As a boy, I used to enjoy travelling on the branch lines of Devonshire using Holiday Runabout tickets that allowed unlimited travel for a week on all lines within a defined area. As I lived by the sea, I headed for the country and also stopped off to look at some of the small towns and villages that I had not visited previously. Trains on branch lines moved at a gentle pace and one thus felt more integrated with the landscape and the “rural idyll”. There was always much to see on these train journeys, but this pleasure cannot be enjoyed nearly as much today, for most of the lines are now closed, although some track beds remain as cycle tracks. I empathise with the sentiments made by John Betjeman in a BBC Radio broadcast of 10th March 1940, a time when the peaceful country railways must have seemed havens from bad news: 3
Roads are determined by boundaries of estates and by villages and other roads; they are shut in by hedges, peppered with new villas, garish with tin signs, noisy with roadhouses. A town spreads out along its roads for miles, leaving the country in the fields at the back that you don’t see.. ..railways are built regardless of natural boundaries and from the height of an embankment we can see the country undisturbed, as one who walks along an open footpath through a field.. ..Railways were built to look from and look at. They still provide those pleasures for the eye.. ..I advise slow trains on branch lines, half-empty trains that go though meadows in the evening and stop at each once oil-lit halt. Time and war slip away and you are lost in the heart of England.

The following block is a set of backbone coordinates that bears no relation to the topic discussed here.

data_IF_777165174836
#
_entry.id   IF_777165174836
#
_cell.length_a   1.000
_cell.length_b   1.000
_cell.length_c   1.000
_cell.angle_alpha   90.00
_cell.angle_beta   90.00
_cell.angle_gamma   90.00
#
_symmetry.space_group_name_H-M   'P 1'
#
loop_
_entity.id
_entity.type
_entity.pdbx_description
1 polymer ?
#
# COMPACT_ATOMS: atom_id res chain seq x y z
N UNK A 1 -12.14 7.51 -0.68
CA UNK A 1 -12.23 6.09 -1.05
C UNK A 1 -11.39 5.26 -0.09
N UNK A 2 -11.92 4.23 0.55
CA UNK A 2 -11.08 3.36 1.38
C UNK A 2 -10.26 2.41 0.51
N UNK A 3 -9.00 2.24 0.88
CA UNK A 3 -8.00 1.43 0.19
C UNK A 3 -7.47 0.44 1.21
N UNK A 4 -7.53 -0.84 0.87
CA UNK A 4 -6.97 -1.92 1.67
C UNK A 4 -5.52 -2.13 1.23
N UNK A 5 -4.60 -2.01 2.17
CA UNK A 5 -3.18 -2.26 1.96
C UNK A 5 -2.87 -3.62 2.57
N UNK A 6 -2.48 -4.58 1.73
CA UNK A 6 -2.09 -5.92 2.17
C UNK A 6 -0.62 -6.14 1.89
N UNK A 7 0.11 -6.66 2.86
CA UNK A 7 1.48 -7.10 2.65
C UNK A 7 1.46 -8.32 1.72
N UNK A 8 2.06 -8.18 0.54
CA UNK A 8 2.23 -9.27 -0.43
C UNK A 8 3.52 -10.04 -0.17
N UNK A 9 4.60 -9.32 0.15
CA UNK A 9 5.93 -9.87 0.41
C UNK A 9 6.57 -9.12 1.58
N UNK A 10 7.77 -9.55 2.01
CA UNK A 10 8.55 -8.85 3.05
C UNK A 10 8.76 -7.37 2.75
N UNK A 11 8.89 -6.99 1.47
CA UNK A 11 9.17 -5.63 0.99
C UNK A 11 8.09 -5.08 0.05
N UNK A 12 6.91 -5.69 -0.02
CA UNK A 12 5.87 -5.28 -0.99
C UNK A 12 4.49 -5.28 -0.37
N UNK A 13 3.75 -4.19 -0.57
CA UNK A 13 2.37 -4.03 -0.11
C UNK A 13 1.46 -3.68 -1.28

I know what he means and I’m grateful to have had what are now nostalgic memories of branch line travel in the 1960s. My interest in Natural History enhanced those trips, just as it does when enjoying modern train travel. In the most pleasant sense, there is no escape from having a knowledge of Nature.
2 Ann Thwaite (1984) Edmund Gosse: A Literary Landscape. London, Secker and Warburg
3 John Betjeman (2006) Trains and Buttered Toast. London, John Murray.